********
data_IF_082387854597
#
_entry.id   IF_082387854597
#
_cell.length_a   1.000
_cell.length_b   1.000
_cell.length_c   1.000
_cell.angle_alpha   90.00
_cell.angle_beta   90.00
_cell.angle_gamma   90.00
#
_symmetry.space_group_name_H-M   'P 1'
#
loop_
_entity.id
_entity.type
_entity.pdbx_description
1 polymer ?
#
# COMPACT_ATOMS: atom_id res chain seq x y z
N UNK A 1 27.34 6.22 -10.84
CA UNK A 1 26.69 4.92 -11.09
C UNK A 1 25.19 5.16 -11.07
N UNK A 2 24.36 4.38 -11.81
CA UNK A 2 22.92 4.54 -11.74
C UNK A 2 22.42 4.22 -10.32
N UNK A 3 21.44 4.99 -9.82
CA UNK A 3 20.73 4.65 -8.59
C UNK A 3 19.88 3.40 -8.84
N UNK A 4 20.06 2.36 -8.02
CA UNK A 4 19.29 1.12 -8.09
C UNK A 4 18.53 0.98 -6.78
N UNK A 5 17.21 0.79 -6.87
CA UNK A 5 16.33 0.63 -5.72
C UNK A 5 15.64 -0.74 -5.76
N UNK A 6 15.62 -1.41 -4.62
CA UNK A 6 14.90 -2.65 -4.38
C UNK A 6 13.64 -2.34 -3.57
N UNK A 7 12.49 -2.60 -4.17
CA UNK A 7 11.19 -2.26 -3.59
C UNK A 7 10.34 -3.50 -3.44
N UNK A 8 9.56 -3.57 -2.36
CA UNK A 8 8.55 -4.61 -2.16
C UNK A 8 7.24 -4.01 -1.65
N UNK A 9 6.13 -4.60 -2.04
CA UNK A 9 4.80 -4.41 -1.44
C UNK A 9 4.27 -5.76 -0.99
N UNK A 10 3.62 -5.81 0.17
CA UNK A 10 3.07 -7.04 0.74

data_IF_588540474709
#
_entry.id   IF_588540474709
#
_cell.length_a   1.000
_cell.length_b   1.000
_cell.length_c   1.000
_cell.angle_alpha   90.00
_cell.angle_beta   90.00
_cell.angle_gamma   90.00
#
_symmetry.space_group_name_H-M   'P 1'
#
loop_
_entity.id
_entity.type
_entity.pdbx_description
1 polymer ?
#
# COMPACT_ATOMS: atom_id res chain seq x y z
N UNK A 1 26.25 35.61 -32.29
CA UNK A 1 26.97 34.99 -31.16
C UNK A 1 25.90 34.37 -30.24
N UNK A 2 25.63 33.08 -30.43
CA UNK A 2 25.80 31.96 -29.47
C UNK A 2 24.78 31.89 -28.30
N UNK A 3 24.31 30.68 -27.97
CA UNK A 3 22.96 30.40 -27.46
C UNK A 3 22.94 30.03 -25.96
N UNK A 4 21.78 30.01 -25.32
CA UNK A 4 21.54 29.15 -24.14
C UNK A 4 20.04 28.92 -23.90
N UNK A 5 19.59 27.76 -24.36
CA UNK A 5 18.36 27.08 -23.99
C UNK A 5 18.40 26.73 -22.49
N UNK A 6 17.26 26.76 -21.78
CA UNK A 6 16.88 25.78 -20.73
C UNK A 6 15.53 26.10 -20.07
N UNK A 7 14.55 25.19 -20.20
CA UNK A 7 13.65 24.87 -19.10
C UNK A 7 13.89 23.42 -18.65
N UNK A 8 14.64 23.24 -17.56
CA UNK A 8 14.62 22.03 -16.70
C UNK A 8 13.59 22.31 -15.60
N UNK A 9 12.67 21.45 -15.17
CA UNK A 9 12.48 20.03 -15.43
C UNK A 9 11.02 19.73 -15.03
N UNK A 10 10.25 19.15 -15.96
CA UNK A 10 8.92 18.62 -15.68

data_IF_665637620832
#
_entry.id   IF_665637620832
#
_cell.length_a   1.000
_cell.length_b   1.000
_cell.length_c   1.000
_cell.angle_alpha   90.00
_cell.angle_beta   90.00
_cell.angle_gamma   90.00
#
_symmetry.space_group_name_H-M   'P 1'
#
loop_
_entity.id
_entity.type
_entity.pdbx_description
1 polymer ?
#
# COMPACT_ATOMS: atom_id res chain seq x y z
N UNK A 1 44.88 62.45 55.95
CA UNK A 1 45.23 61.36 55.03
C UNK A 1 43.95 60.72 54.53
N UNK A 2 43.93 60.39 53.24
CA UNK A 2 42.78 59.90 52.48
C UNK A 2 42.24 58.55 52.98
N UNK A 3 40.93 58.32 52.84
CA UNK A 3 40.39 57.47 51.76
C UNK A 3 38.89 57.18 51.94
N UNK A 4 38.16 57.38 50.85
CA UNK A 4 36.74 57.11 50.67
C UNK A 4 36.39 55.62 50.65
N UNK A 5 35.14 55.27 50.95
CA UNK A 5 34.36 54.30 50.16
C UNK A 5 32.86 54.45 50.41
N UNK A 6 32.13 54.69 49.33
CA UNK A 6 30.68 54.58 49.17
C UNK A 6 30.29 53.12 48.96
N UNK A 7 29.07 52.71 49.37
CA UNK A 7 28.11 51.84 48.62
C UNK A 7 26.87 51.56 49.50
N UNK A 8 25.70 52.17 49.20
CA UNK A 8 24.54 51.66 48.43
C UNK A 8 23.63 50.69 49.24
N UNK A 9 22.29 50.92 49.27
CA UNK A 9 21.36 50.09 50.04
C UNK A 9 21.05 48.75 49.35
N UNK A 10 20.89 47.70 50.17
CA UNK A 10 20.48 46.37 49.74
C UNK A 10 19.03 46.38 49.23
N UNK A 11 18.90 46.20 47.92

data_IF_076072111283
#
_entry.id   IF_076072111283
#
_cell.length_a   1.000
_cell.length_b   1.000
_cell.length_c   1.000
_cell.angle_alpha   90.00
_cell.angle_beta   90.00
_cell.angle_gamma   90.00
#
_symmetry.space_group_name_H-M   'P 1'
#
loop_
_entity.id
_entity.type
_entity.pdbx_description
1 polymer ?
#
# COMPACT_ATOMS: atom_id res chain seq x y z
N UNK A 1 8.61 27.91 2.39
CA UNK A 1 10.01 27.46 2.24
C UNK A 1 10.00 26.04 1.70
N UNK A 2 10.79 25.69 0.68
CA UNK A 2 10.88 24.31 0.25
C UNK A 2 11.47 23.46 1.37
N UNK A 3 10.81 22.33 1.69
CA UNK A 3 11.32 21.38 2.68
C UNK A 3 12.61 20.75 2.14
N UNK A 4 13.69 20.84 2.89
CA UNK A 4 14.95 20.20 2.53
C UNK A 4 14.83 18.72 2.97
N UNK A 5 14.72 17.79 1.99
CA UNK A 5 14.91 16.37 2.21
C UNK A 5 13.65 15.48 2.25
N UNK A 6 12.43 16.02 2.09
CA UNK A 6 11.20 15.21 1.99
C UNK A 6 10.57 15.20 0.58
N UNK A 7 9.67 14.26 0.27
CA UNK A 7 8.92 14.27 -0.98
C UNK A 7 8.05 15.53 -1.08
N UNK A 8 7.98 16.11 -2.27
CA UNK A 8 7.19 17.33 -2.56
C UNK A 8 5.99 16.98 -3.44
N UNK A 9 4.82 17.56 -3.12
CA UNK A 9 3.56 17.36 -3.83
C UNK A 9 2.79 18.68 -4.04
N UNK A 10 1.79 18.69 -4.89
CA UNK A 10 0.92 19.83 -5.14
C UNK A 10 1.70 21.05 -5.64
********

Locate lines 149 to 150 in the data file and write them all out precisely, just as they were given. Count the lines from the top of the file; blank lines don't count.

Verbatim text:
N UNK A 11 18.90 46.20 47.92

data_IF_076072111283